Photo Credits: Kiyomi Watson / Aggie
One in six students believe they are the next Hasan Minhaj despite not being funny or politically savvy
“You want to do stand-up comedy?” a classmate asked third-year student Monica Flowers, incredulously. “Who do you think you are, Hasan Minhaj?
Flowers froze. She never thought to compare herself to Minhaj, a UC Davis alumnus with a Netflix show and two Peabody awards. But the comparison did make sense. Out of the 35,000 students at Davis, one of them had to be the next Hasan Minhaj. By sheer virtue of attending the same school as Minhaj, Flowers believed that the path to comedic success did not need to be carved out––she just had to retrace his steps.
“You know what? I think I am,” Flowers responded, nodding vigorously.
Although this phenomenon has remained dormant for a while, the Hasan Minhaj Effect has experienced a resurgence following the wrongful Netflix cancellation of Patriot Act. Stand-up comedy has never been more alive in Davis, with sales of bomber jackets and UCSC jabs more alive than ever.
“Dude, if I wanted a Netflix show, I got it!” first-year student Andrei Irving said. “I’ll just tell these producers that me and Hasan have that Aggie connection, you know?”
Flowers walks mid-way into a stand-up comedy open call. A college student with perfectly coiffed hair, skinny jeans and a bomber jacket is in the middle of performing his set. In the background, the theme song of Patriot Act hums softly.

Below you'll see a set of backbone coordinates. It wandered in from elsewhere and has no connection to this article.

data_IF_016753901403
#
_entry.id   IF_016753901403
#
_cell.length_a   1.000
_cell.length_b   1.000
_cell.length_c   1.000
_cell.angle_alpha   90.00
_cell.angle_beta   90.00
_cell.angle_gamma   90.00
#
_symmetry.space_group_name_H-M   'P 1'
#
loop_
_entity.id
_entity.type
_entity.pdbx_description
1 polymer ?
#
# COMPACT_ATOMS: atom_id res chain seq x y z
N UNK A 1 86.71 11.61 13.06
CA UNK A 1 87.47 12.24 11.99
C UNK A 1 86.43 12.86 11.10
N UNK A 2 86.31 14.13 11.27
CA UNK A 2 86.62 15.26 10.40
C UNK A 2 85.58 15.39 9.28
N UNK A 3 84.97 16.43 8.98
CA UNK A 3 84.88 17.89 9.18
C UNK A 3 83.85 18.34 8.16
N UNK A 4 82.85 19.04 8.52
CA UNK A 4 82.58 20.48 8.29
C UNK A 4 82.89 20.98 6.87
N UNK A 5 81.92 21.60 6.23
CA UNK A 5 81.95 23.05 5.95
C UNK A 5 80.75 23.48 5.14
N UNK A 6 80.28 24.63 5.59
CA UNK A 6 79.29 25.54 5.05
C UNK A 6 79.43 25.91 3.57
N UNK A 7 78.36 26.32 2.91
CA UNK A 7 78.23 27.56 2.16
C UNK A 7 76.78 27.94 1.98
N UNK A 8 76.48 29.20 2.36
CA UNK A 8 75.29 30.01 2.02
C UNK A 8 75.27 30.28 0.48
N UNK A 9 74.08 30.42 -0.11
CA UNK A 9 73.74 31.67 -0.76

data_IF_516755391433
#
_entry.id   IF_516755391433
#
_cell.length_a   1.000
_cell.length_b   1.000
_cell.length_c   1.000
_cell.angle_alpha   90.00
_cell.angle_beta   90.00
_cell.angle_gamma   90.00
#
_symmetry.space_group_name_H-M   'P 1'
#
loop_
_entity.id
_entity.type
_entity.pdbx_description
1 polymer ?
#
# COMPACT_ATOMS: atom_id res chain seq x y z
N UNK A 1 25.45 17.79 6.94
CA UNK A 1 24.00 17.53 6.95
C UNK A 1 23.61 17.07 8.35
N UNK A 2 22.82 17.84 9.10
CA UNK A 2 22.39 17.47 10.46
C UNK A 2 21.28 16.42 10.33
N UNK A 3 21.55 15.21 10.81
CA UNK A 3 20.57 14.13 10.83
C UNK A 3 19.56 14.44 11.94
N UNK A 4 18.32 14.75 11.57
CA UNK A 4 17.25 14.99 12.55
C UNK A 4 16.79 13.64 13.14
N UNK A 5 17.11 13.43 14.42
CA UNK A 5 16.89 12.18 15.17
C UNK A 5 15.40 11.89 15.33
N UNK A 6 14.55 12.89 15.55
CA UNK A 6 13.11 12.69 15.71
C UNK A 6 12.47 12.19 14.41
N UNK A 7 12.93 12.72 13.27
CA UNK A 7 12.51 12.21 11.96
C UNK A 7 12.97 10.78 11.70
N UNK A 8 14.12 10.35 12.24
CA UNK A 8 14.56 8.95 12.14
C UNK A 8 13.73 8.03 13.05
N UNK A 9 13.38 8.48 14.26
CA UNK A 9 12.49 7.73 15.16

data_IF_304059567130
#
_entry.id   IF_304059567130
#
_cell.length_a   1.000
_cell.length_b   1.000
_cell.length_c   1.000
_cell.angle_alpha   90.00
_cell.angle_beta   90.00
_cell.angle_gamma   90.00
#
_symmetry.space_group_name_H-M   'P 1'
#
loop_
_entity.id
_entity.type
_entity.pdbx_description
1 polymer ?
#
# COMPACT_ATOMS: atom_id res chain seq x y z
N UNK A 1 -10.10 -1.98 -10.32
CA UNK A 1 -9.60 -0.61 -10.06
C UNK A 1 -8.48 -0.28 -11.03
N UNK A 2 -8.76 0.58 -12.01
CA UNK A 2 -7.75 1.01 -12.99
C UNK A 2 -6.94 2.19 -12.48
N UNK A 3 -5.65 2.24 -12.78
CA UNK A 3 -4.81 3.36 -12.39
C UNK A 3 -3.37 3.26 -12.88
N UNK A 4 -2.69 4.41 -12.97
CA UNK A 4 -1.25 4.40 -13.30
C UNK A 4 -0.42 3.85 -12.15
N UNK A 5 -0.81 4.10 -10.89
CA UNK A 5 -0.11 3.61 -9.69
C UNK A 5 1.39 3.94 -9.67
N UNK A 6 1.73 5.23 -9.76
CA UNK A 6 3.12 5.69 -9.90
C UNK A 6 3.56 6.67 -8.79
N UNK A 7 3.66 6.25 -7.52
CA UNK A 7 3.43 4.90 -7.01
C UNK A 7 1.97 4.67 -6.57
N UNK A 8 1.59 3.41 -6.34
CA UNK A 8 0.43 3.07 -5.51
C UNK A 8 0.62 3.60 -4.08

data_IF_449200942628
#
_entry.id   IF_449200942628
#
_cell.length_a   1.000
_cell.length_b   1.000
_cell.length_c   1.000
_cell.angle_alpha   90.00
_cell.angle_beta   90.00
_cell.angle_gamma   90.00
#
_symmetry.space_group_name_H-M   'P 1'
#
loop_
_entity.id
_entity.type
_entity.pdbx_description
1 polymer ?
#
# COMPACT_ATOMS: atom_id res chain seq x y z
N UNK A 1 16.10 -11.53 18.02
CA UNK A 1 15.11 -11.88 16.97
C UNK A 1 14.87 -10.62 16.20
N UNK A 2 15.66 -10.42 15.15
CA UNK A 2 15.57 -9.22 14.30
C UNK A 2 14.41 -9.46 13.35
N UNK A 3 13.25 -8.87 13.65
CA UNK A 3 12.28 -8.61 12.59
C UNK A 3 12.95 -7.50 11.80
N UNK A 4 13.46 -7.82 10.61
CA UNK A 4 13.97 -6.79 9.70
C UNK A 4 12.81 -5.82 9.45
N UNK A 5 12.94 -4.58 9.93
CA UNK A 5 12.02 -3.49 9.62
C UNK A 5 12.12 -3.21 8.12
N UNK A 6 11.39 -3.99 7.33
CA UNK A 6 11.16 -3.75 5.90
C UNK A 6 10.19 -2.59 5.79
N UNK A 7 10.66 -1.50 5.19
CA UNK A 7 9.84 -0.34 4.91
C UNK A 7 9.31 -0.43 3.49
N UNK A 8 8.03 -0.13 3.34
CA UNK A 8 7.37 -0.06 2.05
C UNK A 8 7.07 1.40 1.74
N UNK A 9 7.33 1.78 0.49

“And that’s what it’s like, being a brown dude in America, man!” the student finishes, gesticulating.
“Brian… I’m sorry, did you say brown dude in America?” the judge asks.
“Yeah, I don’t know if you know this, but a big part of Hasan’s routine is his Indian culture,” Brian said.
“But you’re not Hasan,” the judge points out.
“But I want to be,” Brian says, shrugging his shoulders.
“I think we all want to be Hasan, but not all of us can be,” the judge reemphasizes.
“No,” Brian says, rolling his eyes. “I am the next Hasan.”
“I just have a hard time believing you were made fun of for having an ethnic name, Brian, as you suggest in your routine,” the judge said.
Next to Flowers, a guy nudges her and asks: “Check this guy out, who does he think he is, the next Hasan Minhaj?”
“Tell me about it,” Flowers agrees. “Why does everybody think they can be the next Hasan Minhaj?”
Written By: Renee Wang –– email@example.com
(This article is humor and/or satire, and its content is purely fictional. The story and the names of “sources” are fictionalized.)